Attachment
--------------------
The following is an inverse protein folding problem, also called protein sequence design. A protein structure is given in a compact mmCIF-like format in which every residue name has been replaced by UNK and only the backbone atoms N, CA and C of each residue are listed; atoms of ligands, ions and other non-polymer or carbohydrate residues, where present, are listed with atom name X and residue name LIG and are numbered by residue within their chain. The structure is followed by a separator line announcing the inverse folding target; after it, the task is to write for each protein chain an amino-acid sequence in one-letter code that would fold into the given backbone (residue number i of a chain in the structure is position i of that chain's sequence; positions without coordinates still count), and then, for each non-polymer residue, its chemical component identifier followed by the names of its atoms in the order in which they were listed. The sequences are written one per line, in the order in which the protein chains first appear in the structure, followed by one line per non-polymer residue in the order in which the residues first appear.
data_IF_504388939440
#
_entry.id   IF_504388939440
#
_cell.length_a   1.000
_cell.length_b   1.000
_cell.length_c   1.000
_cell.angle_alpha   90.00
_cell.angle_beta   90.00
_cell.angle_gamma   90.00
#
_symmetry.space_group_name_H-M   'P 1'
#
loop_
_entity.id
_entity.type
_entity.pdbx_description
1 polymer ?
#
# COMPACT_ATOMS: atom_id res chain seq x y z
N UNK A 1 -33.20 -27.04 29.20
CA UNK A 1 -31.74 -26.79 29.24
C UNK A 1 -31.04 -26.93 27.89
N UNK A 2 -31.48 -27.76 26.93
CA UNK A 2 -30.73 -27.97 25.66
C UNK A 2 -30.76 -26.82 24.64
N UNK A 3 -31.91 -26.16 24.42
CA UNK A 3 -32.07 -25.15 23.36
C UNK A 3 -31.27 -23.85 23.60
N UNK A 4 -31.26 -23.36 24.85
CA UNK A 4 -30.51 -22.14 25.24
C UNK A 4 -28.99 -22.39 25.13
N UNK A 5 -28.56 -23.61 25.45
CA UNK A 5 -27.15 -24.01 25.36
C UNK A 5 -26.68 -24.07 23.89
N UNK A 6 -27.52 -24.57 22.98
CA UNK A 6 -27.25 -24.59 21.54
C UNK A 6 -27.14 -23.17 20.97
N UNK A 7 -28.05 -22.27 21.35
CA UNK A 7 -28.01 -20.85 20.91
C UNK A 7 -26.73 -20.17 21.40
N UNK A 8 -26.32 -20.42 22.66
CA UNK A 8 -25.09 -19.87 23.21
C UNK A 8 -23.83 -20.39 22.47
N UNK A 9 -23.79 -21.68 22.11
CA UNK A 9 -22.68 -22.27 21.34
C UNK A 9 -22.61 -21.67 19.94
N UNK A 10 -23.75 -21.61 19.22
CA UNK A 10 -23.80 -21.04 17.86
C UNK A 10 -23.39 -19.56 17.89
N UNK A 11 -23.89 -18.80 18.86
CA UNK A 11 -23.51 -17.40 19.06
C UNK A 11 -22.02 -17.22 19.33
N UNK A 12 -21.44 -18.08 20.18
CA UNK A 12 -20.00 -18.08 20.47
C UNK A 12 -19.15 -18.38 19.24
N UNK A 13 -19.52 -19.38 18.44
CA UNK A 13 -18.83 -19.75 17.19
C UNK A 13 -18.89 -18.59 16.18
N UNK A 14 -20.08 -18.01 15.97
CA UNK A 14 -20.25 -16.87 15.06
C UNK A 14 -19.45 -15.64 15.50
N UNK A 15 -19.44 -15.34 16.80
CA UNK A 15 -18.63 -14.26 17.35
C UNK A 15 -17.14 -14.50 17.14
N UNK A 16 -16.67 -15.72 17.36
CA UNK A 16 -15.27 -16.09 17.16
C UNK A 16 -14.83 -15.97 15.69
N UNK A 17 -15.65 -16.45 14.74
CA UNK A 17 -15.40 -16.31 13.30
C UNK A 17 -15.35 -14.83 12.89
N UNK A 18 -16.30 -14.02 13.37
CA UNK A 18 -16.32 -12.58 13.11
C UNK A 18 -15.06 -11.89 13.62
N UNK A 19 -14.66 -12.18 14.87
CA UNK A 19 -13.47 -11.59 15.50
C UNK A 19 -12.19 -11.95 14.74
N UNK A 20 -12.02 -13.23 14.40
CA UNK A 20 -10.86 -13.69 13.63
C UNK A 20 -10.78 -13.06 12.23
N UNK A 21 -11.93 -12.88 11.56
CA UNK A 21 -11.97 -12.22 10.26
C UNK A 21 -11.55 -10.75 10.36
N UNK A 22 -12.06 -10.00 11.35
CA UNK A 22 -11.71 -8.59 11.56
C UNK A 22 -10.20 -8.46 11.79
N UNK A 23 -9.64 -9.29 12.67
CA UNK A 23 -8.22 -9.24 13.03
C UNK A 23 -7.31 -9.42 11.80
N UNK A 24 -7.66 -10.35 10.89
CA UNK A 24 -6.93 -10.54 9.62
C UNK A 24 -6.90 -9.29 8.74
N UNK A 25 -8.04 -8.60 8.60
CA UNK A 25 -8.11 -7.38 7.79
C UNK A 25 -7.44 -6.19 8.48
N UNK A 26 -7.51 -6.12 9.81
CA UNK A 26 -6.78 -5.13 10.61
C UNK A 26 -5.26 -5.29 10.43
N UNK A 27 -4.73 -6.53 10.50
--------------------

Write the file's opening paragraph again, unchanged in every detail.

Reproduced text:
The following is an inverse protein folding problem, also called protein sequence design. A protein structure is given in a compact mmCIF-like format in which every residue name has been replaced by UNK and only the backbone atoms N, CA and C of each residue are listed; atoms of ligands, ions and other non-polymer or carbohydrate residues, where present, are listed with atom name X and residue name LIG and are numbered by residue within their chain. The structure is followed by a separator line announcing the inverse folding target; after it, the task is to write for each protein chain an amino-acid sequence in one-letter code that would fold into the given backbone (residue number i of a chain in the structure is position i of that chain's sequence; positions without coordinates still count), and then, for each non-polymer residue, its chemical component identifier followed by the names of its atoms in the order in which they were listed. The sequences are written one per line, in the order in which the protein chains first appear in the structure, followed by one line per non-polymer residue in the order in which the residues first appear.